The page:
1. JeffyPoooh Silver badge

                    Re: Missing the point...

                    DAM "Then why are you even complaining about 'missing processes'?"

                    Because ITIL is Yet Another ISO9000, CMMI, Six Sigma, CobIT, eTOM, DO-178, etc. ...have I left any out? Yes I have, there are dozens more. The endless proliferation of these flavour du jour, expect no more than "one line of code per day" (are you kidding me?) for the coding phase, Quality Method / Development Models gets a bit tiresome.

                    I hope that your view doesn't stray into viewing ITIL as a religion...

                    Perhaps SpaceX is still reviewing the ITIL manuals trying to figure out what to do next.

        2. Alan Brown Silver badge

          Re: Missing the point...

          " It's a clear sign that the organization"

          Has higher priorities and chooses not to waste resources unncessarily on PR

          If you set up a committee to discuss some form of emergency communicator for hikers, they'll keep adding on features and end up taking half their time arguing about the colour of something whose battery lasts a day at best, when all that's actually needed is a EPIRB with a battery rated for 10 years storage.

          This is a test that at least one multimillionaire uses to test his new hires. He wants the rogue element that suggests the EPIRB

          1. JeffyPoooh Silver badge
            Pint

            Re: Missing the point...

            AB "...Has higher priorities and chooses not to waste resources unnecessarily on PR."

            They installed the satellite system (expensive), booked satellite time (moderately expensive), advertised that it was on the timeline (PR), switched to the live feed (PR), and then the system FAILED... ...again.

            Your claim (quoted above) is pure 'Apologist BS', and obviously so.

            1. Charles 9 Silver badge

              Re: Missing the point...

              "They installed the satellite system (expensive), booked satellite time (moderately expensive)"

              Expensive compared to what? Last I checked, satellite links tended to go maybe five figures tops. Meanwhile, space flights in the past routinely hit nine figures. Meaning compared to the space flight itself, the sat com unit is probably just a nick off the roll.

              1. werdsmith Silver badge

                Re: Missing the point...

                It's not about being a Musk fan. It's just that it is so great that a billionaire is using cash to do this kind of bleeding edge stuff instead of just hoarding it. I really enjoy the vicarious pleasure of watching these guys setting high bars and trying to reach them.

                More of this please, much more.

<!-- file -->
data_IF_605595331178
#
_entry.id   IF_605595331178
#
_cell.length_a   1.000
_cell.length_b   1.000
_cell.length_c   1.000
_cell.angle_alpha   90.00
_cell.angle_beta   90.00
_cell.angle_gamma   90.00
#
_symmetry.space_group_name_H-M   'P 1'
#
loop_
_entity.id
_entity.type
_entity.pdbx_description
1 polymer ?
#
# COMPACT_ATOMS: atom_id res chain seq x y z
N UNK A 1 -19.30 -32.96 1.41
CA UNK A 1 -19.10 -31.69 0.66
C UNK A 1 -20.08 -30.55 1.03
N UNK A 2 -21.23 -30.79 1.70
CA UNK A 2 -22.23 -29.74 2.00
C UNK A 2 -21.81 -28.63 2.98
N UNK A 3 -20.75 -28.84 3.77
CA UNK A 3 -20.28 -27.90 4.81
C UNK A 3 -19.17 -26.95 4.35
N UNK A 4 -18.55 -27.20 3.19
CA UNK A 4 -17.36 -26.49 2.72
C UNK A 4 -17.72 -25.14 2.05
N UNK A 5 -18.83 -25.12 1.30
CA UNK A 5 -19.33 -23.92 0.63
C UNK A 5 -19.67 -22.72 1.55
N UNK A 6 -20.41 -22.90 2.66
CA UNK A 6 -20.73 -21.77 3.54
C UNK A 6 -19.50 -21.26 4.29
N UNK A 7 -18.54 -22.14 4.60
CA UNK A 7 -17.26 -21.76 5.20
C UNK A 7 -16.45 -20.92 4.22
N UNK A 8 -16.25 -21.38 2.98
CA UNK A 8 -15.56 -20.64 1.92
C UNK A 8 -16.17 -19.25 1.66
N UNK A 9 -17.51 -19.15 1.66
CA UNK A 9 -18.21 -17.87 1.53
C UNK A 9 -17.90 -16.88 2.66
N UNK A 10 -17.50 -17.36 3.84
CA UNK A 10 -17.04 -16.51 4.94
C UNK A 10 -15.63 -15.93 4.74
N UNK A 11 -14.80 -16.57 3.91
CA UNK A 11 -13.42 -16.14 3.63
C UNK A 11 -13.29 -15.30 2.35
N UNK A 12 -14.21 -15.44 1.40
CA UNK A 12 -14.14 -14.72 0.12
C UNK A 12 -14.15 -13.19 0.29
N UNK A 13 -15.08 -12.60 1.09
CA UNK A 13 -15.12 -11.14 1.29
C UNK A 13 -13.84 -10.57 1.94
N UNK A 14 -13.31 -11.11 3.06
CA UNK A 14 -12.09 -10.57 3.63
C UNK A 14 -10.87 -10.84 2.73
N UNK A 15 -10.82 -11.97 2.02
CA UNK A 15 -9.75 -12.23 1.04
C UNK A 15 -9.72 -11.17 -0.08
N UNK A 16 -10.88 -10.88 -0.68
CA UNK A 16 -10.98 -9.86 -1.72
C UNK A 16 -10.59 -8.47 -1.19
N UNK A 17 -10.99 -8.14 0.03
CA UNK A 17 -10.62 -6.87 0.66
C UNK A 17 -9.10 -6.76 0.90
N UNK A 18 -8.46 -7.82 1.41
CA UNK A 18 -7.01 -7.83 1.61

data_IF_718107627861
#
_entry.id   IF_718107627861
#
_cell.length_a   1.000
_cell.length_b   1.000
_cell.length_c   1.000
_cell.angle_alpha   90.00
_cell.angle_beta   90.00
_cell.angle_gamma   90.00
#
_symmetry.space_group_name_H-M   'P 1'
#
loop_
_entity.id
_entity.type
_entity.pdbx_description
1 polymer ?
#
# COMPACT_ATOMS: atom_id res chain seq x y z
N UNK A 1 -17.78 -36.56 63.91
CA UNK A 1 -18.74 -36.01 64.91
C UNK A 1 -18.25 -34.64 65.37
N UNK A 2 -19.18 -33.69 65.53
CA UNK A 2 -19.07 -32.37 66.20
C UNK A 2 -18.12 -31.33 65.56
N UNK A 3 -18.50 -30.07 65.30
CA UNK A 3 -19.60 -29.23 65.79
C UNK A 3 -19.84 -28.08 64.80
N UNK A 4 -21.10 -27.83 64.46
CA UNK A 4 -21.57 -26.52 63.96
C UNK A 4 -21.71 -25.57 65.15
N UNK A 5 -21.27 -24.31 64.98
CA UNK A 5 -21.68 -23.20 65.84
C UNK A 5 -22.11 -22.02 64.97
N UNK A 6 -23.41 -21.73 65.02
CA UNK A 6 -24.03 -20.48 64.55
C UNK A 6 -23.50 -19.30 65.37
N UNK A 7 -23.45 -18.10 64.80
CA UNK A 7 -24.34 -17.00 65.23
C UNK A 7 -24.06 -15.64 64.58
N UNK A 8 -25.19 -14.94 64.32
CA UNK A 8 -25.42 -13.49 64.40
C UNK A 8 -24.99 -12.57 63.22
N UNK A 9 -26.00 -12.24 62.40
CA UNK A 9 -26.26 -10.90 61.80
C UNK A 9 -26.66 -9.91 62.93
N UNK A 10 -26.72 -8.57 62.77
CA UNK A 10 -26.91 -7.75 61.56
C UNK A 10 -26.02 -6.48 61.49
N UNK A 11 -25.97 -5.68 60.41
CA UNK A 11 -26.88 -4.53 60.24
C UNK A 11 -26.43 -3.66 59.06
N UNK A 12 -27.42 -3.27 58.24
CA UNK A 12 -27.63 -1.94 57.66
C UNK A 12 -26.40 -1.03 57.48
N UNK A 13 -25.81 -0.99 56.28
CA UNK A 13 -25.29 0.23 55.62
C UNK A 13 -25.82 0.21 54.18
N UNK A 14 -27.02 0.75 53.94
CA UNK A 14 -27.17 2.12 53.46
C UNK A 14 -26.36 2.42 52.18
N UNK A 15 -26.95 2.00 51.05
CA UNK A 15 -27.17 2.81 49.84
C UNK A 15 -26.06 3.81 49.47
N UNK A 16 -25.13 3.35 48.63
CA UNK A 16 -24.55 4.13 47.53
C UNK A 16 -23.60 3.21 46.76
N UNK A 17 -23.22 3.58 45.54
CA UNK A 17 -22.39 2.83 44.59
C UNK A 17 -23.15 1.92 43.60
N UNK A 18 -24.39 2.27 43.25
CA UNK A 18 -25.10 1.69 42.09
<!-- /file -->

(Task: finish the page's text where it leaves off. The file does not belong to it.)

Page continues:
Those that are not interested, there are plenty of caves to provide you with shelter and even more rocks from which to attempt to make rudimentary hammers to eke out the last piece of nutrition from bone marrow.

        3. Graham Dawson

          Re: Missing the point...

          The cameras on the rocket - the important ones that can used to visually assess performance and which, crucially, operate in a much more extreme environment than the barge camera - were working just fine for the entire flight. The fact that they can get a reliable video feed from a camera parked right next to a rocket exhaust, operating in a vacuum and in a very high orbit tells me that they have all the engineering skills, knowledge and experience necessary for this sort of thing.

          Like the man said, the barge camera isn't a high priority and is treated accordingly.

        4. Sorry that handle is already taken. Silver badge

          Re: "Obvious"

          They've obviously spent a lot of money trying, repeatedly.

          ...have they?

    4. Anonymous Coward
      Anonymous Coward

      Re: Missing the point...

      Some people just like taking offence on behalf of other poor billionaires - Don't go spoiling their fun with your facts and relevant quotes.

    5. Steve Knox

      Re: Missing the point...

      No you're missing the point. The barge video is not an operational priority.

      It's PR/infotainment, which is less important than getting the actual functional engineering to work.

      1. DropBear Silver badge

        Re: Missing the point...

        "No you're missing the point. The barge video is not an operational priority."

        Once upon a time there was a fairly well known guy in my country who once wrote something roughly along the lines "if you bother doing something, you really should make the effort to do it properly". Musk is of course under no obligation whatsoever to get a live video feed working - but I'm with that first guy: get it right, or just don't bother.

        1. ian 22

          Re: Missing the point...

          "Do it right or just don't bother..."

          "Doing the same thing over and over and expecting a different result is insanity..."